Charlotte ("Lotte") ReinigerOccupation / Title:
2/06/1899Date of death:
Berlin-Charlottenburg, German Empire
Lotte Reiniger was a German animator who adapted the art of shadow-plays to film, pioneering and perfecting the technique of silhouette animation using her own inventions. One such silhouette film, The Adventures of Prince Achmed (1926) is considered to be the oldest surviving feature film.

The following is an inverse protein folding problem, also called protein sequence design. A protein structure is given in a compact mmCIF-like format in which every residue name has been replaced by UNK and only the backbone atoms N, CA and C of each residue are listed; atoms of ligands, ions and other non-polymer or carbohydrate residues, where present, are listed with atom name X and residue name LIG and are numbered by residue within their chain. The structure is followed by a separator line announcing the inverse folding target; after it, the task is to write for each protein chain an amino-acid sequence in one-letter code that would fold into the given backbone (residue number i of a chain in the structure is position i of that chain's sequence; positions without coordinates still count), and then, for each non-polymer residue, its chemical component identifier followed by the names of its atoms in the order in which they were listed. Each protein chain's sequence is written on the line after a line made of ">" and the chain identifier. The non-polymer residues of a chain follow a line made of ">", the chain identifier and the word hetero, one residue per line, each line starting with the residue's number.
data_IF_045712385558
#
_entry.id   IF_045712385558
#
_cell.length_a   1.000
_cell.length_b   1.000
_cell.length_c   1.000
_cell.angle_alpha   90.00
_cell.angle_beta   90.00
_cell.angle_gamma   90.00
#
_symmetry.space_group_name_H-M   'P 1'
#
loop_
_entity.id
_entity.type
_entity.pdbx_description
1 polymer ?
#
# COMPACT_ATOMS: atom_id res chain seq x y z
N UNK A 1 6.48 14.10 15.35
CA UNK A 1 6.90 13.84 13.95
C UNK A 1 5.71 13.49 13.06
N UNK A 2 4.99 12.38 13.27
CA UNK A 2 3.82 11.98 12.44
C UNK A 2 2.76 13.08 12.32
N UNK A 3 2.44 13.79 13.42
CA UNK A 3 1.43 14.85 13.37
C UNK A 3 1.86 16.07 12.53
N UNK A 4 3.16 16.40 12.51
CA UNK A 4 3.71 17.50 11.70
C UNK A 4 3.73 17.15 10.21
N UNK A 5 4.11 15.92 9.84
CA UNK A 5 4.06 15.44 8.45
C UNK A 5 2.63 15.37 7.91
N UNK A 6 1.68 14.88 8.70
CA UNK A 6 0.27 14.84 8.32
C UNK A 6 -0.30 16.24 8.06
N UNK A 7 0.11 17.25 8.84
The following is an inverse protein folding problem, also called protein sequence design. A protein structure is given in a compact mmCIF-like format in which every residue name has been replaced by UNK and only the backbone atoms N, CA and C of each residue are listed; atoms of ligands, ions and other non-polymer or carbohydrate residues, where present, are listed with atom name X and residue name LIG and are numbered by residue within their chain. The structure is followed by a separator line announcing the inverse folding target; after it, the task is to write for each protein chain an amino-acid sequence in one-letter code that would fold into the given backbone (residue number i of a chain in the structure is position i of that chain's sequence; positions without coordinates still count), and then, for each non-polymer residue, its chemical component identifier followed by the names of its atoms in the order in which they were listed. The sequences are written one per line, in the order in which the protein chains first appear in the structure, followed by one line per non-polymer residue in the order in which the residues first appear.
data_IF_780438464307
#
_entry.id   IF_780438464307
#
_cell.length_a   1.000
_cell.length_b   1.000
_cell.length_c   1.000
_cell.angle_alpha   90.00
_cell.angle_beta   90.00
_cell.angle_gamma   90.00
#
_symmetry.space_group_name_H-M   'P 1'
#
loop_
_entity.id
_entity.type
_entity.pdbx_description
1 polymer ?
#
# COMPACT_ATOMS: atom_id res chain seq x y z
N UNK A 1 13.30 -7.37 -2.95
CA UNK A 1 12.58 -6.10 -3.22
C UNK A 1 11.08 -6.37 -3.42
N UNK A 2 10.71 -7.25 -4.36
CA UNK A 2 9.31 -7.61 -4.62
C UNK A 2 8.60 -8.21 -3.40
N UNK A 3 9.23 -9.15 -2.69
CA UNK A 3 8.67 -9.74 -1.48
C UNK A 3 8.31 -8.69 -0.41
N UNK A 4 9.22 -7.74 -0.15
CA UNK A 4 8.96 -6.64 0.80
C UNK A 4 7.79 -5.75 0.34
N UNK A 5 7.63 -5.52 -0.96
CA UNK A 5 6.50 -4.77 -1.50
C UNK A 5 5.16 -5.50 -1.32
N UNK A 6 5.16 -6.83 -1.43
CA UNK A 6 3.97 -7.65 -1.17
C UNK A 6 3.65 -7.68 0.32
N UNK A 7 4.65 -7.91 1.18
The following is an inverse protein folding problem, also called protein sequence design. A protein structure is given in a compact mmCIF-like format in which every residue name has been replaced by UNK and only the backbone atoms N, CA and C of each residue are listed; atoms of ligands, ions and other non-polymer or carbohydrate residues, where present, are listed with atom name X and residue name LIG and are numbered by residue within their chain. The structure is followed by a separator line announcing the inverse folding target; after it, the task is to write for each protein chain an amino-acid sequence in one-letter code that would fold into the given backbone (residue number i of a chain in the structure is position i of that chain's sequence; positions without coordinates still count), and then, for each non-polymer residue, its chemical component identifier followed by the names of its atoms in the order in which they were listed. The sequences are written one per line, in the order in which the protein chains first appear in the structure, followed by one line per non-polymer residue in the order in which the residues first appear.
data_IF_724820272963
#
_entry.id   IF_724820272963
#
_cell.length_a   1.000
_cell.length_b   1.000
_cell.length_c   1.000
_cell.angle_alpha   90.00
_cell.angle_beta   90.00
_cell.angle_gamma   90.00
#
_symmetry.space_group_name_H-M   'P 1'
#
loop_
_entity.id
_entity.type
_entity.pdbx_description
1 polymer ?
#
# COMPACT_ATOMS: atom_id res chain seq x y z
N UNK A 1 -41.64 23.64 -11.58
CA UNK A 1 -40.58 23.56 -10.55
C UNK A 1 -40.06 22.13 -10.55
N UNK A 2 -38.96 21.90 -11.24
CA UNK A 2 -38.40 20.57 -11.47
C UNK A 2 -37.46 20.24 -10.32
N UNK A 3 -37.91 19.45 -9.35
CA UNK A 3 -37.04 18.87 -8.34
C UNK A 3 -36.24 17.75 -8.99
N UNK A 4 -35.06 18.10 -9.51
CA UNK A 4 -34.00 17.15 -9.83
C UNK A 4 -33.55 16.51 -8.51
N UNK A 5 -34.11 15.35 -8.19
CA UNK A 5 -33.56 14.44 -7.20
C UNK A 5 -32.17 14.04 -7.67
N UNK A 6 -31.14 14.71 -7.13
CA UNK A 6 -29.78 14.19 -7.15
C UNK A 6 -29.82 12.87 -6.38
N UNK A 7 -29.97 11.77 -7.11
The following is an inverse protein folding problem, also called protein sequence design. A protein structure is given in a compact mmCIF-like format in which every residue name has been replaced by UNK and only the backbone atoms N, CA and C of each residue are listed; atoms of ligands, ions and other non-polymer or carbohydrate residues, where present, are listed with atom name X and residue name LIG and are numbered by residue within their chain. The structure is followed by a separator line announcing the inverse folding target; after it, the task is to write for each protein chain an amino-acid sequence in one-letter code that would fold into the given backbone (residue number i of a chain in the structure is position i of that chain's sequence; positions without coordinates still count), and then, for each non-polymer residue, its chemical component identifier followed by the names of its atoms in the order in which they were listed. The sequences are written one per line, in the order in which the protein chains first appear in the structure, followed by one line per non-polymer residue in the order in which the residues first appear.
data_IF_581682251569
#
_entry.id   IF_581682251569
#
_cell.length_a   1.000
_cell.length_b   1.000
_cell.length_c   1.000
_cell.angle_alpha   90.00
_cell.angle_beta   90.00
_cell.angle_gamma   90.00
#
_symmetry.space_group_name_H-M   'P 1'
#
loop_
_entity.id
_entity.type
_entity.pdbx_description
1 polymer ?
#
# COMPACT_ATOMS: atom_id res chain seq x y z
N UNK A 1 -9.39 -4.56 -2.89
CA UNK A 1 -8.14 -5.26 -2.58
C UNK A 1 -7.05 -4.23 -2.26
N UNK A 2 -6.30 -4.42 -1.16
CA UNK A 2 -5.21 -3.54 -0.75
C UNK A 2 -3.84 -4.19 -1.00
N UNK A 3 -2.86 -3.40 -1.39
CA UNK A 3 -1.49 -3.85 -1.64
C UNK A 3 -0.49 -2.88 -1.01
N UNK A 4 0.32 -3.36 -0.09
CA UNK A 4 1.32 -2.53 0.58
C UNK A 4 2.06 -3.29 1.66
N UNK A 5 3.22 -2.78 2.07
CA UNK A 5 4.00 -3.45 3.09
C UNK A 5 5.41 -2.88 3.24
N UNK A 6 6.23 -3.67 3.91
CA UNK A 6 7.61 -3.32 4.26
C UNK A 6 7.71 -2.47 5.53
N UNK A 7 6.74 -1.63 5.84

Reiniger was inspired by shadow-plays from a young age, eventually creating a unique form of silhouette animation that drew and expanded on Chinese and Indonesian shadow theatre. Reiniger initially used her silhouette technique to try to attract the attention of film director Paul Wegener in order to propel her acting career. Impressed by the technique, Wegener sent her to the Berliner Institut für Kulturforschung, an emerging studio set up by a group of experimental animators. It was here that she worked on The Adventures of Prince Achmed (1926) with carl Koch, Walther Ruttmann and Berthold Bartosch. She continued to make numerous short films based on fantasy and fairy tales in Germany until the Nazis seized power, moving to England with her husband Carl Koch in 1935. She continued to make films as the couple moved to Italy and then back to Berlin for work and family. The two moved to Britain permanently after the war and established Primrose Productions. Reiniger continued animating, making highly acclaimed shorts for American television and later conducting a lecture tour in North America. A rediscovery of her work in West Germany led her to receive the Filmband in Gold in 1972 and the Bundesverdienstkreuz (Order of Merit) in 1979.